When shopping for a hay moisture meter, farmers need a tool that’s both rugged and accurate. However, finding a high-quality device for measuring moisture in hay can be a bit tougher than you might think.
There are a lot of things that you’ll want to check for when picking out a moisture meter for hay. Some of your needs might change depending on whether you need to check moisture in loose hay in the windrow, baled hay being prepped for storage, or if you want to keep an eye on hay moisture while you’re baling.
To make sure you get the right tool to meet your needs, here’s a quick checklist for buying a hay moisture meter:
[ ] Determine Whether You Need a Device for Testing Loose or Baled Hay
Measuring moisture in loose hay is a bit different from testing baled hay. For loose hay in the windrow, a meter that uses an electrode with a disc-shaped prod is the best way to measure moisture. This is because the loose hay will have a lot of open pockets of air, which the multiple pin-points of a probe such as the 831 short pin prod helps to overcome.
Hay bales, on the other hand, are better measured with a long, reinforced prod that can reach the interior of the bale to get a reading of moisture conditions near the core of the bale. The length of the prod should be at least 1/2 to 2/3 the thickness of your hay bales.
[ ] Check the Construction of the Meter’s Casing
Conditions in the field can be tough on even the most rugged farming equipment. Any tool you take into the field should be built to last. When comparing hay meters, be sure to examine the casing.
Is the casing strong, or does it feel light and cheaply-made?
Flimsy meter cases won’t protect their sensitive internal components from the rigors of farming work, leading to more problems later on.
[ ] Check the Meter’s Moisture Range
A hay meter wouldn’t be very useful if it couldn’t accurately measure moisture across the recommended range for your particular type of hay bale.
The optimum moisture content of a hay bale will vary based on type of forage and bale density, but the most common ranges are:
- Small Square Bales: 18-20% MC
- Large Square Bales: 12-16% MC
- Round Bales: 15%MC
Any type of meter you use to measure moisture in hay should at least be able to accurately detect moisture over a range of 8% to 30% MC, just to make sure you’re seeing actual measurements rather than just an indicator that the hay is above or below measurable %MC range.
[ ] Continuous Mode for Baler-Mounted Units
If you’re looking to measure moisture in hay as you’re baling, you’ll need a meter that has a continuous mode for checking hay in the baler. With this mode, you can keep an eye on the moisture conditions of your hay bales without having to leave the cab of your tractor.
[ ] Calibration Checks
Over time, even the best moisture testing tools can lose accuracy. To ensure that you’re getting the right readings, there should be a quick and easy way for you to check the meter’s calibration.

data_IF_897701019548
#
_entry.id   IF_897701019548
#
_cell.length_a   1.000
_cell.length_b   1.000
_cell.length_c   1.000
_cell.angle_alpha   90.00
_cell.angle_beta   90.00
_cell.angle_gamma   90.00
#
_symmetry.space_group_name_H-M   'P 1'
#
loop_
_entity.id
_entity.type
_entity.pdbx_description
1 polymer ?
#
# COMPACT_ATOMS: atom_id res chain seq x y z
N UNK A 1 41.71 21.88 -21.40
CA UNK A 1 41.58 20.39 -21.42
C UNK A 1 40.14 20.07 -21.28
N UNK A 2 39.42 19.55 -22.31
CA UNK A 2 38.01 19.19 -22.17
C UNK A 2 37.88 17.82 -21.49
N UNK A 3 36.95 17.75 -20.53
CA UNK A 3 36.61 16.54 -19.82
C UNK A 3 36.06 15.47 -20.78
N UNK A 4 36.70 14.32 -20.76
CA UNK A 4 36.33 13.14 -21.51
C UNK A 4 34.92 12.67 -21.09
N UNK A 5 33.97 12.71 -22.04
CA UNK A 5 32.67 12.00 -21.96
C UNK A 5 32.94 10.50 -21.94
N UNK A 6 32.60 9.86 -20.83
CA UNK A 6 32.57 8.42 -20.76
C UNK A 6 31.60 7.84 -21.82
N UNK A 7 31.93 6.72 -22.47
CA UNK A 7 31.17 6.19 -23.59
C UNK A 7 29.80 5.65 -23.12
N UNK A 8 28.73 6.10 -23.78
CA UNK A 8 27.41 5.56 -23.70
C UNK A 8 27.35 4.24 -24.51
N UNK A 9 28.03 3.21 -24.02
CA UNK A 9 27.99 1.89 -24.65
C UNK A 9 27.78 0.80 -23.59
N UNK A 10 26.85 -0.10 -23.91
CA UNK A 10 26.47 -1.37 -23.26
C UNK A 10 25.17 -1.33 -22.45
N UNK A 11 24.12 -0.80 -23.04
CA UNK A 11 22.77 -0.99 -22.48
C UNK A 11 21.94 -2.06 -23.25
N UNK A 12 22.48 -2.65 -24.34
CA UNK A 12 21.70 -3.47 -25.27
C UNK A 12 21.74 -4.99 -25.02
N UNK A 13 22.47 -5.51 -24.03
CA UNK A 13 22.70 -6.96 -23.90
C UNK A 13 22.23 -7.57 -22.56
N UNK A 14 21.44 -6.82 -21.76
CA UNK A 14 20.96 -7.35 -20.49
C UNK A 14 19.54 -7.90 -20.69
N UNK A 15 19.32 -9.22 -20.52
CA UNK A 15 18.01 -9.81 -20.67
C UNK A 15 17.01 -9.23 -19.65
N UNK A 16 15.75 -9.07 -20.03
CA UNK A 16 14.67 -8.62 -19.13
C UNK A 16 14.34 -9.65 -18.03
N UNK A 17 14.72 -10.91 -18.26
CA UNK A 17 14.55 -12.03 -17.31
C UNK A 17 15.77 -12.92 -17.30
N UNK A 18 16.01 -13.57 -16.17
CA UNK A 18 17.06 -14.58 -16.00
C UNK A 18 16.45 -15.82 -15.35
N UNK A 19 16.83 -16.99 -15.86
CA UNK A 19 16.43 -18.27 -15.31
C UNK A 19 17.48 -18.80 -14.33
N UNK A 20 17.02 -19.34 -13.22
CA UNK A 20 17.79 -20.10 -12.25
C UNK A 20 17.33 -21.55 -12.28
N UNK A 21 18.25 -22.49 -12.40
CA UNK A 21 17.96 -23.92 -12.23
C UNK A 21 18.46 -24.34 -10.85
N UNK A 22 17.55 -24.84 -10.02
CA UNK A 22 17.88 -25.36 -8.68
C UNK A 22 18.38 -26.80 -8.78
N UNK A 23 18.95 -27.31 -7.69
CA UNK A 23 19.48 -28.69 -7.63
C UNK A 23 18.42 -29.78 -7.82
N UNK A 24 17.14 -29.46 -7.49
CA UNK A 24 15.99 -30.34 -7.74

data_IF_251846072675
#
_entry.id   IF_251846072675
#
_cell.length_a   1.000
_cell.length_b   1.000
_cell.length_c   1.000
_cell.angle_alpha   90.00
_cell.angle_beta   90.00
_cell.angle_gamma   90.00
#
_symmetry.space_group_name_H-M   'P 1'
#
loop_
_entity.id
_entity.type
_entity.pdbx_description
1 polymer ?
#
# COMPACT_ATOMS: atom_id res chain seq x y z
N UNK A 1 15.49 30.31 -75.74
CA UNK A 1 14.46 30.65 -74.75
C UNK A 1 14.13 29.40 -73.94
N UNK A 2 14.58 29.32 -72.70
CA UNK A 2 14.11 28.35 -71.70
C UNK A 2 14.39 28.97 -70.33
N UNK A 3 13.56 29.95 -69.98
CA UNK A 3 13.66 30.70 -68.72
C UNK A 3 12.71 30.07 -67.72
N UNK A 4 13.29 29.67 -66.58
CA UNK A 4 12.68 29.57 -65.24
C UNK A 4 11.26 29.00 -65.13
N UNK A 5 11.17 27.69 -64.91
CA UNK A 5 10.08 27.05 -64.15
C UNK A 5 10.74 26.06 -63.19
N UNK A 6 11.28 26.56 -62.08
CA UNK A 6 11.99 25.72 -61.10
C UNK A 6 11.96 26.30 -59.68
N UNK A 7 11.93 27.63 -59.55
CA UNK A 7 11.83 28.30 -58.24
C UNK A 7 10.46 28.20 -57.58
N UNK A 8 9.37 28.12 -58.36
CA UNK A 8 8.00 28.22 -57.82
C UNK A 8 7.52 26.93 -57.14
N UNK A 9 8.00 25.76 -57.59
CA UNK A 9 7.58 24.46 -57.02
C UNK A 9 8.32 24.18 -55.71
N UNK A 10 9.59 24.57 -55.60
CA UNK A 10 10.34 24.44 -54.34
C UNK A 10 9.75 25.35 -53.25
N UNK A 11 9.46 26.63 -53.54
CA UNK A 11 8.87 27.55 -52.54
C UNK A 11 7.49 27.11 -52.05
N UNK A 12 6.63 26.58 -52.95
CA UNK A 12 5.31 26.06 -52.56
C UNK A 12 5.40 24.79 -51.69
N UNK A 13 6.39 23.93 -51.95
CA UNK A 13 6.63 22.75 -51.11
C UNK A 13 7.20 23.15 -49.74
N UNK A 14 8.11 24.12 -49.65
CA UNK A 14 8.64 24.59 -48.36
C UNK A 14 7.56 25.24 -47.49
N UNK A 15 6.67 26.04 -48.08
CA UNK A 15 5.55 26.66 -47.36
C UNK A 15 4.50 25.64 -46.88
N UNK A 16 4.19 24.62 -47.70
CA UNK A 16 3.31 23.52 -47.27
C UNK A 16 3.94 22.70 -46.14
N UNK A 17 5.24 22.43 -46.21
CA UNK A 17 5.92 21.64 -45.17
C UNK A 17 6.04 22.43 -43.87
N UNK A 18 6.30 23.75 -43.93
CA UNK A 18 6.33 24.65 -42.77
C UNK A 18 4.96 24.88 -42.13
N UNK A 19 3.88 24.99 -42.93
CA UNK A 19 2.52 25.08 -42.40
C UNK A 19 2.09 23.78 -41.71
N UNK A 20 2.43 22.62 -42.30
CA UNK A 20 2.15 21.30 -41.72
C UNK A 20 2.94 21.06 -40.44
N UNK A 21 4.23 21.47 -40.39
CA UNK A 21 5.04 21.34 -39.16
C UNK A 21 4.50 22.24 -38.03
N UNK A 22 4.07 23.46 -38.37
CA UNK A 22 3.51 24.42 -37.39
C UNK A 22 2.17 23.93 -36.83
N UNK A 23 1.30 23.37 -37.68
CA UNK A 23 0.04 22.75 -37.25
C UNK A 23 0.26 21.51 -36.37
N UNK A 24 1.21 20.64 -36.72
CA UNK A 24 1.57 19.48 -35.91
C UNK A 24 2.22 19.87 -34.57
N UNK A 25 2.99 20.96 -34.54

For a hay meter, this can be done with either a Moisture Content Standard (MCS) or a built-in calibration check. An MCS is a tool that is built to return a specific reading value when connected to a moisture sensor probe. If the reading result is different from this value, then the meter is off-calibration and needs to be fixed.
Built-in checks do the same thing as an MCS, but without the need for an external device.
[ ] Manufacturer Warrantees
How strong is the manufacturer’s warranty?
If the warranty uses simple language that clearly defines what is and isn’t covered, and how repairs/replacements will be handled, odds are that the manufacturer knows they have a quality product.
On the other hand, warrantees filled with legal double-speak complete with tons of exemptions for everyday use situations can indicate that the service and support you’ll receive after completing your purchase will be less than exemplary.
Going a step beyond to check how the manufacturer has worked with other customers on warranty service can create an even clearer picture of what you can expect after your purchase.
[ ] Manuals and Training Courses
Good toolmakers will have comprehensive online product manuals. Great toolmakers go a step further to provide training courses that ensure you can make the most out of your farming equipment.
Check out any online manuals, brochures, and training courses that a moisture meter manufacturer has on their website. Doing so can teach you a lot about the operation of their meter, such as how easy or complicated it will be to use.
Hopefully, this checklist can help you find the best moisture meter for checking your hay in the bale or the windrow. Feel free to print this checklist, or to check out some of our other resources about monitoring moisture in hay!